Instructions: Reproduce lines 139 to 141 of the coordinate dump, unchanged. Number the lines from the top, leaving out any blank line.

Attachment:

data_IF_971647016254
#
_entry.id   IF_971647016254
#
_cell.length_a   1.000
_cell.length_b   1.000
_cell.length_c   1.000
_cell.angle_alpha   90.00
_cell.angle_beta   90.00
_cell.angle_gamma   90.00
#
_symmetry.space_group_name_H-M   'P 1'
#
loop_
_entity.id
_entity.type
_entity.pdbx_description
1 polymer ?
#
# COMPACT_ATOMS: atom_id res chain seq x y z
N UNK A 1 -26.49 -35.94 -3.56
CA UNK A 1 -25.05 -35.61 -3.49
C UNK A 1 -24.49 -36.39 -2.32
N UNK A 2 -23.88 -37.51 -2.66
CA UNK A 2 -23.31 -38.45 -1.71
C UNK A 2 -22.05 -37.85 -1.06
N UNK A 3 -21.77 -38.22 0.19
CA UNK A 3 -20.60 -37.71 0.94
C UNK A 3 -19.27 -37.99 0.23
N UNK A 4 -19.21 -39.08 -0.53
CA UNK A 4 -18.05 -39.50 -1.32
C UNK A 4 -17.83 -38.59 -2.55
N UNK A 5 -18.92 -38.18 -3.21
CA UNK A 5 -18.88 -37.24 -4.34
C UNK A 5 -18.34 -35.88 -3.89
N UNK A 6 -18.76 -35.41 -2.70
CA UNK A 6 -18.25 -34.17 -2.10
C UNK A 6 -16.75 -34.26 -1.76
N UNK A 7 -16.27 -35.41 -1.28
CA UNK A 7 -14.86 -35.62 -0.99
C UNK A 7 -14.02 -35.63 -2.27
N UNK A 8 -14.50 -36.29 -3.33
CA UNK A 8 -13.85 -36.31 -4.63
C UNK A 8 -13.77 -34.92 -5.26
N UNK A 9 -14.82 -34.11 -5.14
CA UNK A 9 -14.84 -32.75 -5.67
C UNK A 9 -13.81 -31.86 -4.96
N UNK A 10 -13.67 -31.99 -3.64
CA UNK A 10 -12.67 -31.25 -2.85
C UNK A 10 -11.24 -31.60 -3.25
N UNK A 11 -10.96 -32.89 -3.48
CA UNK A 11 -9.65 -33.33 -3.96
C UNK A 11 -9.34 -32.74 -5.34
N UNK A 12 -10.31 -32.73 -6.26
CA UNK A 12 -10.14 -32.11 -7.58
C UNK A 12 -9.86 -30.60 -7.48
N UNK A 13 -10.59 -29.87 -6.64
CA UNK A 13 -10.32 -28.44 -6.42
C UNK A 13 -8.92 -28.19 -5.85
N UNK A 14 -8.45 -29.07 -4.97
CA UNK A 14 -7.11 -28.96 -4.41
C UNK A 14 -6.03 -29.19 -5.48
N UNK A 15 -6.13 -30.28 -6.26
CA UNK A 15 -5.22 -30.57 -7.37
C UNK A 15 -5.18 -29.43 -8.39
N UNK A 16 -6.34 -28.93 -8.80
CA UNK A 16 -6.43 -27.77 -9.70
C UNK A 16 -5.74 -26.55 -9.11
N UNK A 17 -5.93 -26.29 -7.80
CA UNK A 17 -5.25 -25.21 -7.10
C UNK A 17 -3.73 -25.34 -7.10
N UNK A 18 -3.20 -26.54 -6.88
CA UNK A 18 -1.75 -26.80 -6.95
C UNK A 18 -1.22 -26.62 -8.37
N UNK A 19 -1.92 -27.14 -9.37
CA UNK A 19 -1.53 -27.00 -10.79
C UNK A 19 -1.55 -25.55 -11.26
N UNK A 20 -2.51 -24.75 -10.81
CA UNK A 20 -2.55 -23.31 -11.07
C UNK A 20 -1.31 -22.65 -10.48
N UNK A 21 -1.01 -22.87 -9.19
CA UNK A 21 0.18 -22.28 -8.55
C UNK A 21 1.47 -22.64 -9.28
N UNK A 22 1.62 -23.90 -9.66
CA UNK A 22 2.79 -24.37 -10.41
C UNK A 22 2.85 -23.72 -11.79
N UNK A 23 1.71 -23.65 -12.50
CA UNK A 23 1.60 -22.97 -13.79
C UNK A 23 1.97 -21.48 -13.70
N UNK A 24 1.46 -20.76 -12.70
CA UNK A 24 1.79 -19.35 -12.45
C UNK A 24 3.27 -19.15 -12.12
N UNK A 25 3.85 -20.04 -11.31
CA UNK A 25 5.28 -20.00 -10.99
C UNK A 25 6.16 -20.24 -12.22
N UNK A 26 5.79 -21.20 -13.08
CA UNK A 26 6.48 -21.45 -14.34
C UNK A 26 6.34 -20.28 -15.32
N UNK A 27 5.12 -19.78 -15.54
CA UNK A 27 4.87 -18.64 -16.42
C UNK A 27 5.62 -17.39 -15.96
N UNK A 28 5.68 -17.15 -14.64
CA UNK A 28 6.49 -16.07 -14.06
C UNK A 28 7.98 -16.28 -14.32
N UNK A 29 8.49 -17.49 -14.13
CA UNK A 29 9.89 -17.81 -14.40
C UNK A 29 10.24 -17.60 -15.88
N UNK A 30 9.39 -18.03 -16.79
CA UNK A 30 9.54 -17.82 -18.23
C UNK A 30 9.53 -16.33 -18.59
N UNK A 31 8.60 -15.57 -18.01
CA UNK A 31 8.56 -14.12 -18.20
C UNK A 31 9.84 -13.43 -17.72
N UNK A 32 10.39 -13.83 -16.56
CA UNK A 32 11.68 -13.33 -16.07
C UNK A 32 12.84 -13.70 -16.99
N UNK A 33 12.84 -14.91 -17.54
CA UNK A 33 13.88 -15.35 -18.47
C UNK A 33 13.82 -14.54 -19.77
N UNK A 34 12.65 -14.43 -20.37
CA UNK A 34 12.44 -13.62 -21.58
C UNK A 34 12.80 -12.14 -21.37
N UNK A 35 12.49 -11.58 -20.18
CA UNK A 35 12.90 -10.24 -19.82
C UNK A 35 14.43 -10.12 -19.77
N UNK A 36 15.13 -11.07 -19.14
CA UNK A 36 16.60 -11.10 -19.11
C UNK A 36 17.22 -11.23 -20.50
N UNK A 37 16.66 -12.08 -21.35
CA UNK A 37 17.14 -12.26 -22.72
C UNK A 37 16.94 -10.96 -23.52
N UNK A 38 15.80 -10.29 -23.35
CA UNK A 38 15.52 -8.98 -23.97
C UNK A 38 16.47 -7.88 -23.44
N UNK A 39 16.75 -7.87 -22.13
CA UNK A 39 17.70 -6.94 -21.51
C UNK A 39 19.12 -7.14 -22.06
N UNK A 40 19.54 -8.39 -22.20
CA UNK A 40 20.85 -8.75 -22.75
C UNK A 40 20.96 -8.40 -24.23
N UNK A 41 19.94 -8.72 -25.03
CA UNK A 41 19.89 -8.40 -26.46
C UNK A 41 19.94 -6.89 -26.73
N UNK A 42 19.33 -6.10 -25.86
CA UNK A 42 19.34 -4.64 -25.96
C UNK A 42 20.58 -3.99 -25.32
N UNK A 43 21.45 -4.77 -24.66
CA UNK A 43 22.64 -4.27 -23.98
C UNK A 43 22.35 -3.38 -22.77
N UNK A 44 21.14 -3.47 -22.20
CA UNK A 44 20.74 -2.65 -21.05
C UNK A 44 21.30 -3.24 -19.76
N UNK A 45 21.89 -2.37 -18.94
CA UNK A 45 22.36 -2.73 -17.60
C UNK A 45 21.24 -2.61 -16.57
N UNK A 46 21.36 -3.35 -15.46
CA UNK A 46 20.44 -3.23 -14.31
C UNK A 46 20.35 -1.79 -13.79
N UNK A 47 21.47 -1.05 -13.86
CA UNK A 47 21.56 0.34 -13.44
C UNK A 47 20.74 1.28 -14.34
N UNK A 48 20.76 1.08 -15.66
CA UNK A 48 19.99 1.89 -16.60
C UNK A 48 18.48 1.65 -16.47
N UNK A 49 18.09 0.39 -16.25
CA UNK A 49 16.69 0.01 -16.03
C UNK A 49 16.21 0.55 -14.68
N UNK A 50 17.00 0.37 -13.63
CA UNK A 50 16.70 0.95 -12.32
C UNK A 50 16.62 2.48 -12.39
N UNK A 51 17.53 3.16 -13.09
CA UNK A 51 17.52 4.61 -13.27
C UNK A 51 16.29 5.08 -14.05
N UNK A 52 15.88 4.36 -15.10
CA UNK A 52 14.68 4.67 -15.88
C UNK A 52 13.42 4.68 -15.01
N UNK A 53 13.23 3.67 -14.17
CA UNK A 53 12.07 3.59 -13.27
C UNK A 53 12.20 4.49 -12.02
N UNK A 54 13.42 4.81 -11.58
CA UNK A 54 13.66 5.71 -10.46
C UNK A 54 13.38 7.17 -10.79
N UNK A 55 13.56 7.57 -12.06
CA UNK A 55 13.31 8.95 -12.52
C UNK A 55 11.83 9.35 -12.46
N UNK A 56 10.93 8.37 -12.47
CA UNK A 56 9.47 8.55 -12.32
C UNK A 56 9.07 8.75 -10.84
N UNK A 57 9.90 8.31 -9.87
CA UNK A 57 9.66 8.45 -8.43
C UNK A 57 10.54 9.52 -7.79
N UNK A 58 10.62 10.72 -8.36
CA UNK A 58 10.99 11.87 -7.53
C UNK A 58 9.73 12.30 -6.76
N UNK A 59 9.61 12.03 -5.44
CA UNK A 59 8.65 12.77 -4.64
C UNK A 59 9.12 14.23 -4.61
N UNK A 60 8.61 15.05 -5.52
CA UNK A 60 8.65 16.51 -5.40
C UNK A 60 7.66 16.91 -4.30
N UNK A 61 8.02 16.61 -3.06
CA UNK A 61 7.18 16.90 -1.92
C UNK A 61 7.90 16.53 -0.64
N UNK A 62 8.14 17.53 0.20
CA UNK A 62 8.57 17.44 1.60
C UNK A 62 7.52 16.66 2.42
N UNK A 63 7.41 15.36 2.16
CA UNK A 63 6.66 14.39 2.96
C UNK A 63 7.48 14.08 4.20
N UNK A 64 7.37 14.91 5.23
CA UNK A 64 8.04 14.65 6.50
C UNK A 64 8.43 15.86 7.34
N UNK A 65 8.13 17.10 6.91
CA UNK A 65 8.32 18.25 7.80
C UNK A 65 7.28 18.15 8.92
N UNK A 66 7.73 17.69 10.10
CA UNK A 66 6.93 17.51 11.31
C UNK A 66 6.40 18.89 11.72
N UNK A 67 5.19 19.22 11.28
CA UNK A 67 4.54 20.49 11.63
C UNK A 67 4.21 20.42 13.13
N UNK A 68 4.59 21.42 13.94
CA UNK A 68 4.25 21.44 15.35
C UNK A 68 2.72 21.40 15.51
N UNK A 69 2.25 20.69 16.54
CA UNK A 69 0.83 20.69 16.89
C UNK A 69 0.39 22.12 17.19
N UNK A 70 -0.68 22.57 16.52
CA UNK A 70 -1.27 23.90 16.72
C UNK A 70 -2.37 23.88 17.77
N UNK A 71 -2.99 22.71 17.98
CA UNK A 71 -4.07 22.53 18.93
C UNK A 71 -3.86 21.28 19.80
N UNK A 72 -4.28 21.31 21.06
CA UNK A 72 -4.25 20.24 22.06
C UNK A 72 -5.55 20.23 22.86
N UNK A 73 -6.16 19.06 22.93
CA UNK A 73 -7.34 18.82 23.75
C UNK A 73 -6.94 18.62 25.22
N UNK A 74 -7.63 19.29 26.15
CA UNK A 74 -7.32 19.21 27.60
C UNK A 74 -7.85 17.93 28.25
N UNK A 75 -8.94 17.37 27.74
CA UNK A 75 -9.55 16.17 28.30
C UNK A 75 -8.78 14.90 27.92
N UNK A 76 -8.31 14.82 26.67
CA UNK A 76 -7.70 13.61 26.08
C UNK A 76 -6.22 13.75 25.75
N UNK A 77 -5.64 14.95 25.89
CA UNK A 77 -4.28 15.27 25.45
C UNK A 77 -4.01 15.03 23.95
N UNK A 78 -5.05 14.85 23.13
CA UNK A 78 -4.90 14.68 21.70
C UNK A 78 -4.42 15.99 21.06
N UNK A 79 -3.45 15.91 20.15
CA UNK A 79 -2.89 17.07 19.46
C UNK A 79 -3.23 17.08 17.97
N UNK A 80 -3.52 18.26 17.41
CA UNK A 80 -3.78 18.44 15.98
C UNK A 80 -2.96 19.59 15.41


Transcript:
CA UNK A 40 20.85 -8.75 -22.75
C UNK A 40 20.96 -8.40 -24.23
N UNK A 41 19.94 -8.72 -25.03